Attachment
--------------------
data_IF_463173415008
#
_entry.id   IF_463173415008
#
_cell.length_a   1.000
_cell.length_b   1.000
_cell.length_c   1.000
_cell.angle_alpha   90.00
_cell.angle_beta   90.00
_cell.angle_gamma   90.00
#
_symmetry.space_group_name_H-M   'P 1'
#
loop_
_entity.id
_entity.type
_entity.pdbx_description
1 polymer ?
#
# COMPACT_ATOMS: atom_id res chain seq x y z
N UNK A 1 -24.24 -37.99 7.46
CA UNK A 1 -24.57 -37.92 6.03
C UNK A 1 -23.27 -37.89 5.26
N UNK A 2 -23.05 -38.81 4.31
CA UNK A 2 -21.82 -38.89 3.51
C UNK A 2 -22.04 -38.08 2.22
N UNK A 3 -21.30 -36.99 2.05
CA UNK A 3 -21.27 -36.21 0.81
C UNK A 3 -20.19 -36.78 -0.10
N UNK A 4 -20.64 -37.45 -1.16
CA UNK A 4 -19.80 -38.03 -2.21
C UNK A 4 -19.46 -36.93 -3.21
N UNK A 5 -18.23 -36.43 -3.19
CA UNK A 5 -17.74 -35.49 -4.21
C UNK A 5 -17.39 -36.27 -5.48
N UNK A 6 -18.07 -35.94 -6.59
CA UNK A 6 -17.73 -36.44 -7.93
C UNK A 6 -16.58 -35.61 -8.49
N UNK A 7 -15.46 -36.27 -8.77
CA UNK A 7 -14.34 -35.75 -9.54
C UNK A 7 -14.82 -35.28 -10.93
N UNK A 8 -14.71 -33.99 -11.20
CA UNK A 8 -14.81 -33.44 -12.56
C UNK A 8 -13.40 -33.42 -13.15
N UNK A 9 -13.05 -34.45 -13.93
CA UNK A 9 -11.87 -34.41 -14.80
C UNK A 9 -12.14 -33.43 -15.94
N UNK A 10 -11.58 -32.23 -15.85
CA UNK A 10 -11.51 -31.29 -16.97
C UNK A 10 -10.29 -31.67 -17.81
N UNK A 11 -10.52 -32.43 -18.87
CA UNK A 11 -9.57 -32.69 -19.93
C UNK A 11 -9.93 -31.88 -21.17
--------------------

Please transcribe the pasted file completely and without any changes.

data_IF_463173415008
#
_entry.id   IF_463173415008
#
_cell.length_a   1.000
_cell.length_b   1.000
_cell.length_c   1.000
_cell.angle_alpha   90.00
_cell.angle_beta   90.00
_cell.angle_gamma   90.00
#
_symmetry.space_group_name_H-M   'P 1'
#
loop_
_entity.id
_entity.type
_entity.pdbx_description
1 polymer ?
#
# COMPACT_ATOMS: atom_id res chain seq x y z
N UNK A 1 -24.24 -37.99 7.46
CA UNK A 1 -24.57 -37.92 6.03
C UNK A 1 -23.27 -37.89 5.26
N UNK A 2 -23.05 -38.81 4.31
CA UNK A 2 -21.82 -38.89 3.51
C UNK A 2 -22.04 -38.08 2.22
N UNK A 3 -21.30 -36.99 2.05
CA UNK A 3 -21.27 -36.21 0.81
C UNK A 3 -20.19 -36.78 -0.10
N UNK A 4 -20.64 -37.45 -1.16
CA UNK A 4 -19.80 -38.03 -2.21
C UNK A 4 -19.46 -36.93 -3.21
N UNK A 5 -18.23 -36.43 -3.19
CA UNK A 5 -17.74 -35.49 -4.21
C UNK A 5 -17.39 -36.27 -5.48
N UNK A 6 -18.07 -35.94 -6.59
CA UNK A 6 -17.73 -36.44 -7.93
C UNK A 6 -16.58 -35.61 -8.49
N UNK A 7 -15.46 -36.27 -8.77
CA UNK A 7 -14.34 -35.75 -9.54
C UNK A 7 -14.82 -35.28 -10.93
N UNK A 8 -14.71 -33.99 -11.20
CA UNK A 8 -14.81 -33.44 -12.56
C UNK A 8 -13.40 -33.42 -13.15
N UNK A 9 -13.05 -34.45 -13.93
CA UNK A 9 -11.87 -34.41 -14.80
C UNK A 9 -12.14 -33.43 -15.94
N UNK A 10 -11.58 -32.23 -15.85
CA UNK A 10 -11.51 -31.29 -16.97
C UNK A 10 -10.29 -31.67 -17.81
N UNK A 11 -10.52 -32.43 -18.87
CA UNK A 11 -9.57 -32.69 -19.93
C UNK A 11 -9.93 -31.88 -21.17